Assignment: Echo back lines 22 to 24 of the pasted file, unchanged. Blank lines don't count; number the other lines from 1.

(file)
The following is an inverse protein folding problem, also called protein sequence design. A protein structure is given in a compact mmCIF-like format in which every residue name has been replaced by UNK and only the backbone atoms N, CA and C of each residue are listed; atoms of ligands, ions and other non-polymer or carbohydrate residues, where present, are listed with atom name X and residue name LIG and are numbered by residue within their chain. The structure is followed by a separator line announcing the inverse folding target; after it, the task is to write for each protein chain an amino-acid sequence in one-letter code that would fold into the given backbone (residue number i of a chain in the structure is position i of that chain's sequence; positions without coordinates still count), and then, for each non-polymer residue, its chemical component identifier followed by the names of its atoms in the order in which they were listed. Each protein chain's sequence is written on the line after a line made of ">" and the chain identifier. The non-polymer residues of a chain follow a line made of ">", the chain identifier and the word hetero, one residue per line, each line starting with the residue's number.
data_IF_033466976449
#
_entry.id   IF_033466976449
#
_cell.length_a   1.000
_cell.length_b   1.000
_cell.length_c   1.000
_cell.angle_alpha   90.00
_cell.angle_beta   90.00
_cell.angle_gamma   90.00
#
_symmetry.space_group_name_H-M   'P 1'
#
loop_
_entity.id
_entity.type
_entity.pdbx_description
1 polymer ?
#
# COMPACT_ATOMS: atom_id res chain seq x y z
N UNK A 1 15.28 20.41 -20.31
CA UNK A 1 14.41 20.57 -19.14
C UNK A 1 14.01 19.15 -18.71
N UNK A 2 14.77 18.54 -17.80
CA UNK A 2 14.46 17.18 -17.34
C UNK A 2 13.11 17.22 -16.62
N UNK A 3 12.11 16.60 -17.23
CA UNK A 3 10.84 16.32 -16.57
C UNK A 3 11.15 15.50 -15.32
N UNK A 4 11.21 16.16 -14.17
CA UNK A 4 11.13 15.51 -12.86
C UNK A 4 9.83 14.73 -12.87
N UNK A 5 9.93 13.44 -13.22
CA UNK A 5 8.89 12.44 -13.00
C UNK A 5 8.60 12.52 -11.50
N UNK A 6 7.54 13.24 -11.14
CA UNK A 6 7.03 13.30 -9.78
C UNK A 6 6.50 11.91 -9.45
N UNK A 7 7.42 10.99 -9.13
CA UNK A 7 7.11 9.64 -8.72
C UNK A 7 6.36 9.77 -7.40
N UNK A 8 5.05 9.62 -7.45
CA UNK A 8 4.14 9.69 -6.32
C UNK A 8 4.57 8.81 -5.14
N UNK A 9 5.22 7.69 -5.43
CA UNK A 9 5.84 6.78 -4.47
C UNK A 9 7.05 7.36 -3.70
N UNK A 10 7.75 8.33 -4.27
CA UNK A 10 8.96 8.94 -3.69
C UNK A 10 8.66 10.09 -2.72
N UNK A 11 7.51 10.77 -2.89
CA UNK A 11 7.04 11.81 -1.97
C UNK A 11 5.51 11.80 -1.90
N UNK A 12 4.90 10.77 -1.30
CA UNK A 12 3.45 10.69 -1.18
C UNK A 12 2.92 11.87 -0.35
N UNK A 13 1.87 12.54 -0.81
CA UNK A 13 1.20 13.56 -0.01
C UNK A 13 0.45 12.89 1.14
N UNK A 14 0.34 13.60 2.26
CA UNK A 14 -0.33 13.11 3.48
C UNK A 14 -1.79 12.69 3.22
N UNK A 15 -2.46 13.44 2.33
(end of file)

N UNK A 1 15.28 20.41 -20.31
CA UNK A 1 14.41 20.57 -19.14
C UNK A 1 14.01 19.15 -18.71